While I think some conversations are best left for PMs, please do consider continuing on with your comments in this thread. Some people might have similar thoughts or questions, and I think we can all learn from what might be posted in the thread. For example, I learned a lot from Kathy Felts’ post, and I wouldn’t have been able to do this if she had just PMed you that info.

I wouldn’t worry about “clogging up” a thread or a forum, unless the posts are really way off-topic. In some ways, forums like Forumosa are meant to be clogged up with comments. And sometimes “clogs” can be interesting or amusing–or you can learn from them.

So, please continue to share thoughts and information about this topic in this thread. :wink: :slight_smile:

While I think some conversations are best left for PMs, please do consider continuing on with your comments in this thread. Some people might have similar thoughts or questions, and I think we can all learn from what might be posted in the thread. For example, I learned a lot from Kathy Felts’ post, and I wouldn’t have been able to do this if she had just PMed you that info.

I wouldn’t worry about “clogging up” a thread or a forum, unless the posts are really way off-topic. In some ways, forums like Forumosa are meant to be clogged up with comments. And sometimes “clogs” can be interesting or amusing–or you can learn from them.

So, please continue to share thoughts and information about this topic in this thread. :wink: :slight_smile:[/quote]

Hi fee, as my comments were more of a personal nature discussing my son’s somewhat unique situation and how it relates to Kathy’s post, I decided to move it over to PM instead. But I certainly agree with you that in general, we should share as much as possible so we can all learn from one another.

Incidentally, since I didn’t get much of a response initially from this thread, I posted a similar question in the “Parenting” forum under the title “Is Mandarin taught in your home?” and got a better response.

This from Dragonbabe: “Looks like the National Institute For Compilation And Translation no longer publishes the books for elementary when they did when I was a kid.”

I had used the government published books, the same ones she learned from, when I self-studied reading starting around 1998. They began with bopomofo and then ran 3rd thru 6th grade. But recently the market has been privatized, so there are many local publishers competing on producing such materials, or so I’m told.

I’d be happy to help sjcma pick up a set, but first, does anyone have an opinion on which publisher’s materials are good (or bad)? Since the ones I used aren’t available anymore, I’m a bit clueless as to which to get. Failing any advice, I guess we could just stop in a bookstore and have a look at what’s on the shelves. :idunno:

Oh, another option would be to get some second-hand ones in good condition. I’ve already sold mine to another Forumosan, but we might be able to find some. Sjc, would that be ok or would you prefer a new set? Has anyone seen good used ones in a Taipei shop?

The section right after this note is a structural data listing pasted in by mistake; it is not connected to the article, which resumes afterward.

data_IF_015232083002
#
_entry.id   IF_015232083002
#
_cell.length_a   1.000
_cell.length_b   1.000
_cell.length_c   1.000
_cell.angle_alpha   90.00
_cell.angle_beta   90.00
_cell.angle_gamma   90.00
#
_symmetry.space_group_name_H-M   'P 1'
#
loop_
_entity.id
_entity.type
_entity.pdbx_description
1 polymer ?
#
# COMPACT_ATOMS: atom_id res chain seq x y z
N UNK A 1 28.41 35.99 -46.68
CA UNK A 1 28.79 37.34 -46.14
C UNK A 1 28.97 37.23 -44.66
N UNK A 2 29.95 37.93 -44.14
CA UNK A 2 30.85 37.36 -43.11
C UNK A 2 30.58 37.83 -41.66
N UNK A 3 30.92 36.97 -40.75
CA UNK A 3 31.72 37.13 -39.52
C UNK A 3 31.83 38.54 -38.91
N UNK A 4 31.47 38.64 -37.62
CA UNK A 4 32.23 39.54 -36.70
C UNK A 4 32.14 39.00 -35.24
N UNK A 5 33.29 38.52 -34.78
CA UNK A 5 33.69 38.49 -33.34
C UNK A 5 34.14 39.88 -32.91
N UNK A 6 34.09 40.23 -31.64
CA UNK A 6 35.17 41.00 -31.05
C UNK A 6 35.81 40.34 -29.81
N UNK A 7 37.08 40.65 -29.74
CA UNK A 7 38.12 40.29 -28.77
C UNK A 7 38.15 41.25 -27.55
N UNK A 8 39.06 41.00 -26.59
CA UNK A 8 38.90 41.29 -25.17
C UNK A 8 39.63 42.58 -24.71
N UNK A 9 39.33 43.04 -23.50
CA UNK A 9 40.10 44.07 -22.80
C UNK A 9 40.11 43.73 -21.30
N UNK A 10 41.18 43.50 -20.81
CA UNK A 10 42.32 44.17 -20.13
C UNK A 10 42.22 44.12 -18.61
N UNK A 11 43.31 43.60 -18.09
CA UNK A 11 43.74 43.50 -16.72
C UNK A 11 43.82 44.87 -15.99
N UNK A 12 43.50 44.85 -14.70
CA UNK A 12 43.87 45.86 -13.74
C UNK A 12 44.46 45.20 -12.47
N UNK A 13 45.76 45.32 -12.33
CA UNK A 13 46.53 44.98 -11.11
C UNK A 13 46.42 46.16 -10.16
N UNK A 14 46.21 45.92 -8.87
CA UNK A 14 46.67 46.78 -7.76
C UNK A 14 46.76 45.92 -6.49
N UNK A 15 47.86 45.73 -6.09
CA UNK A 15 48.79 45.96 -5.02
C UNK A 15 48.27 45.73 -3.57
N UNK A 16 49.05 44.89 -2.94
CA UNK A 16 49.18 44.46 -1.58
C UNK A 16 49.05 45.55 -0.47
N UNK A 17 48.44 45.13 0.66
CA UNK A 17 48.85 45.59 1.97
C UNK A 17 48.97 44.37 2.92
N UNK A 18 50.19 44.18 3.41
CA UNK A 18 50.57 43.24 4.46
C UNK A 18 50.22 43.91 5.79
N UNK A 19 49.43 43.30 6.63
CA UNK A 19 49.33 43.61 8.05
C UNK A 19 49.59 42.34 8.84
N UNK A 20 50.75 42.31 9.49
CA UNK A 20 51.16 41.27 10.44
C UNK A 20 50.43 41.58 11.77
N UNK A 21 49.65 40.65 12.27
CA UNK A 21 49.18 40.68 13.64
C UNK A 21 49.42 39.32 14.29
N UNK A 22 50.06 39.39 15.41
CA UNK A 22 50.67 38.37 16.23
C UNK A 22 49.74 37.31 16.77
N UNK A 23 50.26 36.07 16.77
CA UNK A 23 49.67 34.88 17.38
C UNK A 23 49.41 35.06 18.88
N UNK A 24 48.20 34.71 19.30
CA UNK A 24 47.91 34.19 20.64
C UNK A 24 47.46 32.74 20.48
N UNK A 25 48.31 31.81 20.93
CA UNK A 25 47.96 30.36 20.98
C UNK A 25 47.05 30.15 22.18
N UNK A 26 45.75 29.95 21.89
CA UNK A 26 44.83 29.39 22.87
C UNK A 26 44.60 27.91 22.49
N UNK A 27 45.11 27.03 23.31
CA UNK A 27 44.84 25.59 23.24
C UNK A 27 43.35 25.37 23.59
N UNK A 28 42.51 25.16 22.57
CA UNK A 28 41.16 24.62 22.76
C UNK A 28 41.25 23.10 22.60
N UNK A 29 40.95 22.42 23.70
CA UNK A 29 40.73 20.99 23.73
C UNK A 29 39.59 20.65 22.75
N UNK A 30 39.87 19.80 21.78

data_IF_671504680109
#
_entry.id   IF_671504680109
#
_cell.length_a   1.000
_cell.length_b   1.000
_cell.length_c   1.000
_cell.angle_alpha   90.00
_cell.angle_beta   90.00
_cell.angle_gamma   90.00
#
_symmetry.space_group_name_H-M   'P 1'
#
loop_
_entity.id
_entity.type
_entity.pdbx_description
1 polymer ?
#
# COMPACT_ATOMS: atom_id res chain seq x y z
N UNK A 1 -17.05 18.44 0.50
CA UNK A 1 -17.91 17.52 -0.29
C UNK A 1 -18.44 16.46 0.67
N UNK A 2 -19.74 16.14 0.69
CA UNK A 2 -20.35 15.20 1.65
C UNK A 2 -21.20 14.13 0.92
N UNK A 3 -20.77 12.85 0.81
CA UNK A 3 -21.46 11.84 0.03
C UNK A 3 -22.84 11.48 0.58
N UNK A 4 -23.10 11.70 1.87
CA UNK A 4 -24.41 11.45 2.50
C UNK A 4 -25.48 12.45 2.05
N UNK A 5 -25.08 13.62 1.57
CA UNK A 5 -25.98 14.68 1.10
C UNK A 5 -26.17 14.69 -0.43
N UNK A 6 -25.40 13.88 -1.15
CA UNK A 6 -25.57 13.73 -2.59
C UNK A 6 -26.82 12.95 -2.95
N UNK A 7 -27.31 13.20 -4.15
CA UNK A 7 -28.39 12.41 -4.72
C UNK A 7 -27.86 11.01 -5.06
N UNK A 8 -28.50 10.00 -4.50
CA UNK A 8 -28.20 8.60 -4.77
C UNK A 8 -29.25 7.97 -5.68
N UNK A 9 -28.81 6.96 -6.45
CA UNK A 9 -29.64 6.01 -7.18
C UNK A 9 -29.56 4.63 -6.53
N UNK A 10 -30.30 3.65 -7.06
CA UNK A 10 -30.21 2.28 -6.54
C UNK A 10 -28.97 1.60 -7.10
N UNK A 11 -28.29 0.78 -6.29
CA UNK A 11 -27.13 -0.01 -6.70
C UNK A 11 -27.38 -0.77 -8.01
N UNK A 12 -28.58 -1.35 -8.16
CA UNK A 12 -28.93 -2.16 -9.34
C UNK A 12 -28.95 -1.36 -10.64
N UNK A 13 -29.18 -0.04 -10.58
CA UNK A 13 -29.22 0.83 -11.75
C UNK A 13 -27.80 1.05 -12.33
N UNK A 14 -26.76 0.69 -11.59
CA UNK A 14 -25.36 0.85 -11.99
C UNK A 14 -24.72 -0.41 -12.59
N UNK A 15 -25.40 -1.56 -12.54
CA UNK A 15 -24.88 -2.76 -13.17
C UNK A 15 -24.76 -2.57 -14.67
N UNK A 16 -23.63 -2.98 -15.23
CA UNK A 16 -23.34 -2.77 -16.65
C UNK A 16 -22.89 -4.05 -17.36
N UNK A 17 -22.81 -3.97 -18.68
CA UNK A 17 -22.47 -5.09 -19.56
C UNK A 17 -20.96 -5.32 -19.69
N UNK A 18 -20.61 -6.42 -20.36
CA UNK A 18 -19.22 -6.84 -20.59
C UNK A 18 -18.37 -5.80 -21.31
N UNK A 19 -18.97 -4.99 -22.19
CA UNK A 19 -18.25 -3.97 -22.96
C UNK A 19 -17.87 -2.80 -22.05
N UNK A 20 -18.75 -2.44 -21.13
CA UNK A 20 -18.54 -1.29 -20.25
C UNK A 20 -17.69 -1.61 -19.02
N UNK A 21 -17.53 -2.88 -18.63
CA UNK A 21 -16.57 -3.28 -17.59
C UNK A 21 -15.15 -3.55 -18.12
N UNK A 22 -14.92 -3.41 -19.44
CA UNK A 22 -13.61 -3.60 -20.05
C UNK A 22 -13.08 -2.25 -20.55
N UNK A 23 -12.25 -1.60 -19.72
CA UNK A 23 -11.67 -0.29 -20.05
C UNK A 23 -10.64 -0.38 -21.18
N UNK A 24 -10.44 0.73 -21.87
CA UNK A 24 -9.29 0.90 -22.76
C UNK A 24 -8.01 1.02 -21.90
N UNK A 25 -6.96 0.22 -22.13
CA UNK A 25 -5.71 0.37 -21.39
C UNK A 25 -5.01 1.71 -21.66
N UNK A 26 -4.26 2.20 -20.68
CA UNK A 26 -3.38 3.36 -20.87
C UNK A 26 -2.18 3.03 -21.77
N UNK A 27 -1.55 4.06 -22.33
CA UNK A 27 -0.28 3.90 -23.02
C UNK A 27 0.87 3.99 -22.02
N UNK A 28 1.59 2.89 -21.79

DB, new or used, either is fine. No need for mint condition. I’m not a Taiwanese textbook collector :wink:

Do the textbooks differ by publisher? I thought that education was so standardized that the only difference between the publishers may simply be the book cover and maybe some additional material within the texts. Or do each publisher get to decide independently what material is included for each grade?

For grade school stuff, I did find a publisher called 南一 (http://www.nani.com.tw). Their website is not bad and they have a Q&A section regarding their textbook contents. So on the surface, their stuff seems pretty good. I’m not saying I absolutely need to get this publisher’s stuff, but after hours of googling, this website was the best I could do. They do not, apparently, sell their stuff online. I’m sure there are equivalent or better ones out there.

They also publish textbooks for Minnan and Hakka for those that are interested, but I think that teaching my son (who’s 4 y.o. now) Mandarin and Cantonese will be more than enough as he’ll also be getting English and French at school.

As for kindergarten stuff, I’m guessing that it is probably harder to come by than elementary stuff. :frowning:

Ok. We went to FNAC today but they really didn’t have anything. We’ll try a 新學友 next. We’ll check out that Nani for you too.

It was standardized, before. But now (I’m told) the books are entirely independently created.

I’m jealous. I wish my parents had taught me four languages since early childhood. My dad’s native tongue is Spanish and he speaks Italian and English too. My mom’s is English and she speaks Spanish, French and German, and some Italian and others. And they raised me on just English! :frowning: Very bad call on their part.

No, I doubt it. The old books had kinder stuff, so that should be widely available now too. We’ll get back to you with what we find. :rainbow: